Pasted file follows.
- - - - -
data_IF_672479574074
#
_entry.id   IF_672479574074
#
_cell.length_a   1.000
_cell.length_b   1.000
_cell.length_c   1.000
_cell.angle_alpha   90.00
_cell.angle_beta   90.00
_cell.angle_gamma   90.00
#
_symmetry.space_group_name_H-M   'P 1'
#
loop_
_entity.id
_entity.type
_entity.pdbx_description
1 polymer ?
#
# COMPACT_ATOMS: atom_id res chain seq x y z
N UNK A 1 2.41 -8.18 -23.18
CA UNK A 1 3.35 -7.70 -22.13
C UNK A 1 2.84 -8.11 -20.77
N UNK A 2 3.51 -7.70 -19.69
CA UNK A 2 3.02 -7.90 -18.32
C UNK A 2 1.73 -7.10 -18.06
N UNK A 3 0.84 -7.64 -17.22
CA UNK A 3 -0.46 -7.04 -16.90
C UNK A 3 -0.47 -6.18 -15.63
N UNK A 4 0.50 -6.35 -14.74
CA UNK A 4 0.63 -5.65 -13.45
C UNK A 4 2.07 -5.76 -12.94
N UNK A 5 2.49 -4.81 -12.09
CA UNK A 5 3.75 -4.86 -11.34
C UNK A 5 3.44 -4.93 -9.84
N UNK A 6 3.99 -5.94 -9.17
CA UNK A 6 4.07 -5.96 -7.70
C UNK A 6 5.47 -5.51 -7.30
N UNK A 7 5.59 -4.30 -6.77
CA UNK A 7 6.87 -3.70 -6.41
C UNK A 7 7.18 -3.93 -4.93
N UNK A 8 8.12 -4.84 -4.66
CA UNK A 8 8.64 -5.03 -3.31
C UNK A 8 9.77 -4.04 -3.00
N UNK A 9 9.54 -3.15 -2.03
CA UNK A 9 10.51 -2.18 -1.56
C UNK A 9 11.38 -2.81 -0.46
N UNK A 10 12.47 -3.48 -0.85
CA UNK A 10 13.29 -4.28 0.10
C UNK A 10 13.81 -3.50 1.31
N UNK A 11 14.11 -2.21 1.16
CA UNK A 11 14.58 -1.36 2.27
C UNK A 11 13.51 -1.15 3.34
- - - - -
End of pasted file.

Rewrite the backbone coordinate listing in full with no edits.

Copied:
data_IF_672479574074
#
_entry.id   IF_672479574074
#
_cell.length_a   1.000
_cell.length_b   1.000
_cell.length_c   1.000
_cell.angle_alpha   90.00
_cell.angle_beta   90.00
_cell.angle_gamma   90.00
#
_symmetry.space_group_name_H-M   'P 1'
#
loop_
_entity.id
_entity.type
_entity.pdbx_description
1 polymer ?
#
# COMPACT_ATOMS: atom_id res chain seq x y z
N UNK A 1 2.41 -8.18 -23.18
CA UNK A 1 3.35 -7.70 -22.13
C UNK A 1 2.84 -8.11 -20.77
N UNK A 2 3.51 -7.70 -19.69
CA UNK A 2 3.02 -7.90 -18.32
C UNK A 2 1.73 -7.10 -18.06
N UNK A 3 0.84 -7.64 -17.22
CA UNK A 3 -0.46 -7.04 -16.90
C UNK A 3 -0.47 -6.18 -15.63
N UNK A 4 0.50 -6.35 -14.74
CA UNK A 4 0.63 -5.65 -13.45
C UNK A 4 2.07 -5.76 -12.94
N UNK A 5 2.49 -4.81 -12.09
CA UNK A 5 3.75 -4.86 -11.34
C UNK A 5 3.44 -4.93 -9.84
N UNK A 6 3.99 -5.94 -9.17
CA UNK A 6 4.07 -5.96 -7.70
C UNK A 6 5.47 -5.51 -7.30
N UNK A 7 5.59 -4.30 -6.77
CA UNK A 7 6.87 -3.70 -6.41
C UNK A 7 7.18 -3.93 -4.93
N UNK A 8 8.12 -4.84 -4.66
CA UNK A 8 8.64 -5.03 -3.31
C UNK A 8 9.77 -4.04 -3.00
N UNK A 9 9.54 -3.15 -2.03
CA UNK A 9 10.51 -2.18 -1.56
C UNK A 9 11.38 -2.81 -0.46
N UNK A 10 12.47 -3.48 -0.85
CA UNK A 10 13.29 -4.28 0.10
C UNK A 10 13.81 -3.50 1.31
N UNK A 11 14.11 -2.21 1.16
CA UNK A 11 14.58 -1.36 2.27
C UNK A 11 13.51 -1.15 3.34